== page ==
this weekend i had a horrific stomach bug and dh had to step up with all 4 of his kids (mine were with their dad). he realized how wearing it is to try and come up with food that his son would eat that is adequately nutritious. he finally just told w to eat it or do without because he was exhausted! it's one thing to ONLY parent on the weekends and then only to 1 or 2 kids. it's entirely different to have 3 days of parenting 4 kids, one who is a newborn and the other a very precocious toddler all while dealing with the withdrawals of a pre-teen and the rantings of a teenager. he is sick today and thankful that i am here and that i have rules and order in place 24/7.

we also have the periodic blow-ups and i think it's because i get tired of the order being constantly broken down and he gets lazier and lazier about following the rules. it's very emotionally, physically, mentally, and spiritually draining to know that things are going to go downhill fast on friday and on monday you are expected to wipe it all up and get your kids back on track. dh complains about the 'attitudes' my kids come home with from their dad's house. little does he realize that we deal with those attitudes every weekend from his kids!!!

my whole concern is i want fairness, equality, and LOVE to abound. i want it to work even though the odds are steeply stacked against us. and even is we decide to just go with it and let chaos ensue and every man fend for himself at meals, i'd like that to be a united decision that we stand behind. it's not so much about being strict as it is about STICKING TO IT.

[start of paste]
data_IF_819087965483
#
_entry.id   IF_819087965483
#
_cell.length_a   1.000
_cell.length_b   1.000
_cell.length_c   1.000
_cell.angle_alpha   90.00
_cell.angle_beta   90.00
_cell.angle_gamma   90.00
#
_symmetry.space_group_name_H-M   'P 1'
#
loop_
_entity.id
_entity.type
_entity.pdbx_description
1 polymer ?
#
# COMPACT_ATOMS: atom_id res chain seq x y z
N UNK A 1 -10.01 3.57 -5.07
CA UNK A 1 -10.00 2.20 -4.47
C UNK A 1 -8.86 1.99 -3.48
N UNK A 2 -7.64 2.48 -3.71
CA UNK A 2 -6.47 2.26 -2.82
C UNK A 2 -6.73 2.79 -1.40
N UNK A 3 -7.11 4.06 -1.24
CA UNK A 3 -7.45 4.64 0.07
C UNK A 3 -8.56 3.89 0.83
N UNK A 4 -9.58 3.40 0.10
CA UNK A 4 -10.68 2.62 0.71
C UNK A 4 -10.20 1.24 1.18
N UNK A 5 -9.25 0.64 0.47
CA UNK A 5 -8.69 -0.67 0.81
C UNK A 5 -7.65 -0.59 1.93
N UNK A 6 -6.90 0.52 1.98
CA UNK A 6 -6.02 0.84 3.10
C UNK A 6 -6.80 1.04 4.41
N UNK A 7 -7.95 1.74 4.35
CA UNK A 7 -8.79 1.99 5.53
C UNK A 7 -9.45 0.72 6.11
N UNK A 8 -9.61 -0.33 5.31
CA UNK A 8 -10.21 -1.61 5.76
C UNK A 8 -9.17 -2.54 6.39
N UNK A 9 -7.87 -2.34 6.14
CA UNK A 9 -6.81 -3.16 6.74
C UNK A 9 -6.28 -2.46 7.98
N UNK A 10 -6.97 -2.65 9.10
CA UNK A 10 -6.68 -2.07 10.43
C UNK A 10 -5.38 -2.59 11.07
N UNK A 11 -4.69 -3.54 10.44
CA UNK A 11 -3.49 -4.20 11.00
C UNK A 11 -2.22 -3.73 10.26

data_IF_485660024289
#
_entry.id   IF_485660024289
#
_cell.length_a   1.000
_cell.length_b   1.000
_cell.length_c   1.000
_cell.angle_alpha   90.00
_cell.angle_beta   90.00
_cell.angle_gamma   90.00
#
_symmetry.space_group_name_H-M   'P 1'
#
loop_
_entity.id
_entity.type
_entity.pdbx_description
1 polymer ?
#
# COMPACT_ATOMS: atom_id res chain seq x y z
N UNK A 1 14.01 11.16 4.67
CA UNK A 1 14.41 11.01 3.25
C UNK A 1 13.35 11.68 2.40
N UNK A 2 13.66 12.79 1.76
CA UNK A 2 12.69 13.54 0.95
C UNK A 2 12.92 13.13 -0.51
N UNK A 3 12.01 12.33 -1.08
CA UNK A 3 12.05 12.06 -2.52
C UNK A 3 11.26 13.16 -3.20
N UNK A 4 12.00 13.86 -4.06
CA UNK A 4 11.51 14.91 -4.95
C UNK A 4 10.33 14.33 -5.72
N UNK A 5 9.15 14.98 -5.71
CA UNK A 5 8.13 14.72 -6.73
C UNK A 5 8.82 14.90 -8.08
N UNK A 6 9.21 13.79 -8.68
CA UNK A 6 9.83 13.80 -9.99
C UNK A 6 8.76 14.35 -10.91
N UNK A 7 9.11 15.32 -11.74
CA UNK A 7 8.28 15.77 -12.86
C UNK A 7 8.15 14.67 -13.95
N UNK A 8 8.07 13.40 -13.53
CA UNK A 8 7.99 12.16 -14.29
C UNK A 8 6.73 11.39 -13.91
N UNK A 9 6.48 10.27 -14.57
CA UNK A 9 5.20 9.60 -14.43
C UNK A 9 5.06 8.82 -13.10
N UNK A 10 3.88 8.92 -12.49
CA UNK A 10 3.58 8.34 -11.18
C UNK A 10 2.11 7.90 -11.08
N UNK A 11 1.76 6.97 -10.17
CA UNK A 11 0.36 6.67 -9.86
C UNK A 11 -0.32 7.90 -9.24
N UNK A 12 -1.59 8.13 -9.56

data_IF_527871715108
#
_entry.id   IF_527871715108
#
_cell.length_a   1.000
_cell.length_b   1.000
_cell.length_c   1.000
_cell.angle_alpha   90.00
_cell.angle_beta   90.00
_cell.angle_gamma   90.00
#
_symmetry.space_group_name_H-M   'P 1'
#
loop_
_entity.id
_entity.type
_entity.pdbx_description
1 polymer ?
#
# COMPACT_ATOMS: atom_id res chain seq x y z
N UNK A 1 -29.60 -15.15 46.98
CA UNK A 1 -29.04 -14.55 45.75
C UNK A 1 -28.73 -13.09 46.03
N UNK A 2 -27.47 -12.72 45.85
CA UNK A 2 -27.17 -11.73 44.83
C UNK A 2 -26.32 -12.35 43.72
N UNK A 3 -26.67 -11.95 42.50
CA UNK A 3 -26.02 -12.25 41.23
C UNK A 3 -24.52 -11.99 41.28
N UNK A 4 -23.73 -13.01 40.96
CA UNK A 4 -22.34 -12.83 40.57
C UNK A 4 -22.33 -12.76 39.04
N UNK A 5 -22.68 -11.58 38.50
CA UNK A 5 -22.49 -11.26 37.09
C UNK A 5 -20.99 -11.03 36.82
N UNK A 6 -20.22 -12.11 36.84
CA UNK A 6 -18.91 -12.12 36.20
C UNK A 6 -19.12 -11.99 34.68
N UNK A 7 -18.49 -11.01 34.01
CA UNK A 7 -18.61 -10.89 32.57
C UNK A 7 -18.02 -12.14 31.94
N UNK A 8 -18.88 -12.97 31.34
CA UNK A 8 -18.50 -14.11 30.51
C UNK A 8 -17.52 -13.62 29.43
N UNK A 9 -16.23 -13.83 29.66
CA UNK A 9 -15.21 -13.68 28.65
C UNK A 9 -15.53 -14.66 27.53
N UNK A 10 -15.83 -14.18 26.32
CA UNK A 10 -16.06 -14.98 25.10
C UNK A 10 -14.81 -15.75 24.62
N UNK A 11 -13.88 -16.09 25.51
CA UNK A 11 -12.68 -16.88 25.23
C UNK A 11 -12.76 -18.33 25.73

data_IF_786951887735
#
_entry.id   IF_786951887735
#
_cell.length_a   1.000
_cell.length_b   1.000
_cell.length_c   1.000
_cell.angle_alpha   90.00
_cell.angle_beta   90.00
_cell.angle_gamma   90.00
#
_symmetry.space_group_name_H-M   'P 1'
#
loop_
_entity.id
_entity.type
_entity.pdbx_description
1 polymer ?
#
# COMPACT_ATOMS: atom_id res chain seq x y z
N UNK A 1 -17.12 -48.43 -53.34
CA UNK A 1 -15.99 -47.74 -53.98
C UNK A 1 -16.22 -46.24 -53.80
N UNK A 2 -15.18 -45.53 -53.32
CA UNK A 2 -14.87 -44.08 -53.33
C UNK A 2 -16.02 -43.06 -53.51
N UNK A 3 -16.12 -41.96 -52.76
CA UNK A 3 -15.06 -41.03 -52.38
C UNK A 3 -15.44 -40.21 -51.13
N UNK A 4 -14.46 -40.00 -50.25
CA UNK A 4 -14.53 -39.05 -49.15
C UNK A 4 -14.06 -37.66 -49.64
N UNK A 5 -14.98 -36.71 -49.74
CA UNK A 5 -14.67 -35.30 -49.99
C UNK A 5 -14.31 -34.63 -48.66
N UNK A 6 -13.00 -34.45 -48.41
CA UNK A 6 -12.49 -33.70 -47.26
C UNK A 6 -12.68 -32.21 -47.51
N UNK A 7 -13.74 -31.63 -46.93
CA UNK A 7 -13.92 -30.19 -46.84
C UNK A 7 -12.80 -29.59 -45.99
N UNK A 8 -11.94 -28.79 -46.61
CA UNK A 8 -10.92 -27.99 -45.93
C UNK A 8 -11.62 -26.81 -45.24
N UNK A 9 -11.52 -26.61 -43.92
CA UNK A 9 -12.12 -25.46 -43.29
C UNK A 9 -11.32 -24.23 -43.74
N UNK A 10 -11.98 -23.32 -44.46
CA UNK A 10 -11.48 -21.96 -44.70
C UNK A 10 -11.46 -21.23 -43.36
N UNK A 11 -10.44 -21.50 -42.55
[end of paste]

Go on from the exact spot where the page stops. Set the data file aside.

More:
oh, and the nutrition thing is important to me because i think we really are what we eat. i usually puree veg's and stick them into sauces so the kids don't know. dh found out and didn't like them being lied to. eh. no one said i had to disclose all the 'secret' ingredients
post #60 of 62
Quote:
i want it to work even though the odds are steeply stacked against us
that made me so sad to read, but it is true. you are really in a tough situation and i really hope that your dh can open his heart and mind to the different ways he treats the children... cause they do notice it and are effected by it.

hang in there sister, being a step parent is so hard and step family blending is frought with so many pitfalls and situations that intact families dont seem to have to deal with.

you sound like you are trying so hard to be fair and loving and nurturing with all your kids, bonus and bio alike. i hope you remember to take time to nurture yourself as well

vs